CHRISTMAS EVE carol (The Lord at first did Adam make)
The Lord at first did Adam make
Out of the dust and clay,
And in his nostrils breathed life,
E'en as the Scriptures day.
And then in Eden's Paradise
He placed him to dwell,
That he within it should remain
To dress and keep it well.
Now let good Christians all begin
An holy life to live,
And to rejoice and merry be,
For this is Christmas Eve.
And then within the garden he
Commanded was to stay,
And unto him in commandment
These words the Lord did say:
The fruit which in the garden grows
To thee shall be for meet,
Except the tree in the midst thereof,
Of which thou shalt not eat.
For in the day that thou shalt eat,
Or do it them come nigh;
For it that thou doth eat thereof
Then surely thou shalt die.
But Adam he did take no heed
Unto that only thing,
But did transgress God's holy law,
And so was wrapt in sin.
Now mark the goodness of the Lord
Which he for mankind bore,
His mercy soon he did extend,
Lost man for to restore;
And then for to redeem our souls
From death and hellish thrall,
He said his own dear son should be
The Saviour of us all.
Which promise now is brought to pass,
Christians, believe it well;
And by the coming of God's dear Son
We are redeemed from thrall.
Then if we truly do believe,
And do the thing aright;
Then by his merits we at last
Shall live in Heaven bright.
Now for the blessings we enjoy,
Which are from Heaven above,
Let us renounce all wickedness
And live in perfect love.
Then shall we do Christ's own command,
Ev'n his own written word,
And when we die in Heaven shall
Enjoy our living Lord.
And now the tide is nigh at hand,
Int' which our Saviour came;
Let us rejoice, and merry be,
In keeping of the same.
Let's feed the poor and hungry souls,
And such as do it crave;
Then when we die, in Heaven sure,
Our reward we shall have.
The people, half asleep, sat up and looked; then they became wide-awake, though wonder-struck. And the stir spread to the court below, and into the lewens; soon the entire tenantry of the house and court and enclosure were out gazing at the sky.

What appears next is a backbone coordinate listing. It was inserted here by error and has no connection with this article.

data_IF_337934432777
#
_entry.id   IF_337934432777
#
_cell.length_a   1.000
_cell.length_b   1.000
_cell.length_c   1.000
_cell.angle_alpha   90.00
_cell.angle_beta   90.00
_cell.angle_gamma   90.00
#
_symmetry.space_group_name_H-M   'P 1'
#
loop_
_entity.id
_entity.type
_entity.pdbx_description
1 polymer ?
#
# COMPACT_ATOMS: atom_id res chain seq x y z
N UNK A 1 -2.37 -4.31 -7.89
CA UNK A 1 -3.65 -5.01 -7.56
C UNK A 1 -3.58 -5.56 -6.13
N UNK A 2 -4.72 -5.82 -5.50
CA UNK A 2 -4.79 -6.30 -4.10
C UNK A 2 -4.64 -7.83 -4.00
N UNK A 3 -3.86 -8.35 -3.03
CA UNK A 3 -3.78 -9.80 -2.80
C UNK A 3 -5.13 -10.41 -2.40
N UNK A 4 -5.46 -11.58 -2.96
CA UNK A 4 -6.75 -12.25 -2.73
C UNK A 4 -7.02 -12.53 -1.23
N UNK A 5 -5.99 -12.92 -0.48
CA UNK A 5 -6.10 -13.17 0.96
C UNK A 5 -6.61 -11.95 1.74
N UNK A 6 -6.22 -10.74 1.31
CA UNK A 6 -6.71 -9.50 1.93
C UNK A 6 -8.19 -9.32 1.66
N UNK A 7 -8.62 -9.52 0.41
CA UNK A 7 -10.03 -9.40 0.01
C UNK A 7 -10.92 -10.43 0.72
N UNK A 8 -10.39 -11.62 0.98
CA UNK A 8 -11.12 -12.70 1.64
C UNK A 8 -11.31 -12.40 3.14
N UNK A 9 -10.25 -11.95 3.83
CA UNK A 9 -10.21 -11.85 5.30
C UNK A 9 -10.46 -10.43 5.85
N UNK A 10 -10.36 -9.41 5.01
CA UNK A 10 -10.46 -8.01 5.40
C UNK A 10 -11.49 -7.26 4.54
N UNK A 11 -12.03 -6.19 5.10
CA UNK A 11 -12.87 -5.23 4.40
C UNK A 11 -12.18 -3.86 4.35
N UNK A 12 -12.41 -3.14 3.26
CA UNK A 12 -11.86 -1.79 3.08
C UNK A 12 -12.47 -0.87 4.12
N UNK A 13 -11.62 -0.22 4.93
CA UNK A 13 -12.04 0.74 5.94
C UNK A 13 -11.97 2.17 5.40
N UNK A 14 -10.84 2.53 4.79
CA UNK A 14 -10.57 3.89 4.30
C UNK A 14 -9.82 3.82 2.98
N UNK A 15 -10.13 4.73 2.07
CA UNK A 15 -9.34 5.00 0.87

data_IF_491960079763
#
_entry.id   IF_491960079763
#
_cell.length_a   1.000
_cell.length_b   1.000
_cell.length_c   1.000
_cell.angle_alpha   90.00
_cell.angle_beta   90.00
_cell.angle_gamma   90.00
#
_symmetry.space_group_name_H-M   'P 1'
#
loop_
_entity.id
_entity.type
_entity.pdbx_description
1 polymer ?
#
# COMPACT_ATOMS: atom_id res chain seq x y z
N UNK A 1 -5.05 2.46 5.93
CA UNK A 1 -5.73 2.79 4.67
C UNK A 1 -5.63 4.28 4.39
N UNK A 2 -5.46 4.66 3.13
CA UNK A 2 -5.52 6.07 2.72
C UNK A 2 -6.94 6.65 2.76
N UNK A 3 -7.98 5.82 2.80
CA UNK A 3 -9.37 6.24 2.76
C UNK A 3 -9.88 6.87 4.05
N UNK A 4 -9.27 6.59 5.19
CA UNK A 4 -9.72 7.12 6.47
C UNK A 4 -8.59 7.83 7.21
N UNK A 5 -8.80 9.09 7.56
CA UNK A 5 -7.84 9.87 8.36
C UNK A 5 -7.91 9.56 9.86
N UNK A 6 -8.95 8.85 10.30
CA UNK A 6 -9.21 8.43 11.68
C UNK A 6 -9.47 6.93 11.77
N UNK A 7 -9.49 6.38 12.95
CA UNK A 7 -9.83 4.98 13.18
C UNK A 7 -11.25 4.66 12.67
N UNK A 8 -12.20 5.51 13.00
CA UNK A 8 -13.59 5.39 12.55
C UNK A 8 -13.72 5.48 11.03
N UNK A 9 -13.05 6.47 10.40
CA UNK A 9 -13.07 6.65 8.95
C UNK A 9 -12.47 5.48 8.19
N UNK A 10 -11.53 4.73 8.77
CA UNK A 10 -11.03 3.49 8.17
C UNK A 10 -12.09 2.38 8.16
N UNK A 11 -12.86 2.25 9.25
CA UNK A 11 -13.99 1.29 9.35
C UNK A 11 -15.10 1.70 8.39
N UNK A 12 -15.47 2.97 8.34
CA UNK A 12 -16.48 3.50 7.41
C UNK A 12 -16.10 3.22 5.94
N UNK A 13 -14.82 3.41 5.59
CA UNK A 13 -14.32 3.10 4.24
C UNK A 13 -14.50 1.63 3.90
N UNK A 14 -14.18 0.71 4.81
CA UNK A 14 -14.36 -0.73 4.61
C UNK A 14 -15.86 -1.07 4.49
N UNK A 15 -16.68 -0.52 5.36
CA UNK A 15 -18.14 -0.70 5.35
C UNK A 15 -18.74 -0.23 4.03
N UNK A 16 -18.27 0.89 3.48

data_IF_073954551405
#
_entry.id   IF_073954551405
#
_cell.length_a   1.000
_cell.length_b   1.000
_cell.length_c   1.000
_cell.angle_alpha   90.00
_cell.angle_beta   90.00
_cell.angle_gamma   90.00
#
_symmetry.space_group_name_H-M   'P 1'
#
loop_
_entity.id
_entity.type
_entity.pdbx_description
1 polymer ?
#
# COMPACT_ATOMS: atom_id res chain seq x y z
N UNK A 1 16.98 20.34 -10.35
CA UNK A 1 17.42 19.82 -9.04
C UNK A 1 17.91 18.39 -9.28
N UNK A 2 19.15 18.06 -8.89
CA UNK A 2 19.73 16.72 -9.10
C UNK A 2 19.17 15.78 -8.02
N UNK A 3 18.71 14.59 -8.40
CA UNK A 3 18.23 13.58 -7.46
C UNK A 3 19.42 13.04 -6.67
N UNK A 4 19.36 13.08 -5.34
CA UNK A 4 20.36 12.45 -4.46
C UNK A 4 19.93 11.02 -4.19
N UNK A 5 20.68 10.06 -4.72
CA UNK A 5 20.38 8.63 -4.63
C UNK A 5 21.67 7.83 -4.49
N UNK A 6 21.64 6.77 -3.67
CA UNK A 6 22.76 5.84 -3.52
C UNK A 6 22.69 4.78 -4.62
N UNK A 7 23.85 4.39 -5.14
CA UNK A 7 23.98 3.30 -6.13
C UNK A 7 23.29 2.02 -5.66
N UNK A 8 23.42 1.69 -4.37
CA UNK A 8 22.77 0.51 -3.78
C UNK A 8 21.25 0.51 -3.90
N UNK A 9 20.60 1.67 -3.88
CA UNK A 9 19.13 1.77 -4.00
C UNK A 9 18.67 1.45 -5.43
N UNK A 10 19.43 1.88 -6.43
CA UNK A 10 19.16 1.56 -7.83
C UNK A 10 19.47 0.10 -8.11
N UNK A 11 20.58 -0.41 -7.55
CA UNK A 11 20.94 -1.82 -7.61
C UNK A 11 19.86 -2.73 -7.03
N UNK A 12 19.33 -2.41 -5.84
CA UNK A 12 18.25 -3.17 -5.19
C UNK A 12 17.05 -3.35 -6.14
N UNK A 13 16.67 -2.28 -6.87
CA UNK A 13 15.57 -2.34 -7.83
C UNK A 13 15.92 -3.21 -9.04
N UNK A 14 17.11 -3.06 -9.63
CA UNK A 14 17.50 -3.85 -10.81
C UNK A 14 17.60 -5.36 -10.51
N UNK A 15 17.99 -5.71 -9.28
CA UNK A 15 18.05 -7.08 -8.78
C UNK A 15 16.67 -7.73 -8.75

And this was what they saw. A ray of light, beginning at a height immeasurably beyond the nearest stars, and dropping obliquely to the earth; at its top, a diminishing point; at its base, many furlongs in width; its sides blending softly with the darkness of the night, its core a roseate electrical splendour. The apparition seemed to rest on the nearest mountain southeast of the town, making a pale corona along the line of the summit. The khan was touched luminously, so that those upon the roof saw each other's faces, all filled with wonder.
Steadily, through minutes, the ray lingered, and then the wonder changed to awe and fear; the timid trembled; the boldest spoke in whispers.
"Saw you ever the like?" asked one.
"It seems just over the mountain there. I cannot tell what it is, nor did I ever see anything like it," was the answer.
"Can it be that a star has burst and fallen?" asked another, his tongue faltering.
"When a star falls, its light goes out."
"I have it!" cried one, confidently. "The shepherds have seen a lion, and made fires to keep him from the flocks."
The men next the speaker drew a breath of relief, and said, "Yes, that is it! The flocks were grazing in the valley over there to-day."
A bystander dispelled the comfort.
"No, no! Though all the wood in all the valleys of Judah was brought together in one pile and fired, the blaze would not throw a light so strong and high."
After that there was silence on the house-top, broken but once again while the mystery continued.
"Brethren!" exclaimed a Jew of venerable mien, "what we see is the ladder our father Jacob saw in his dream. Blessed be the Lord God of our fathers!"
~ from Ben-Hur by Lew Wallace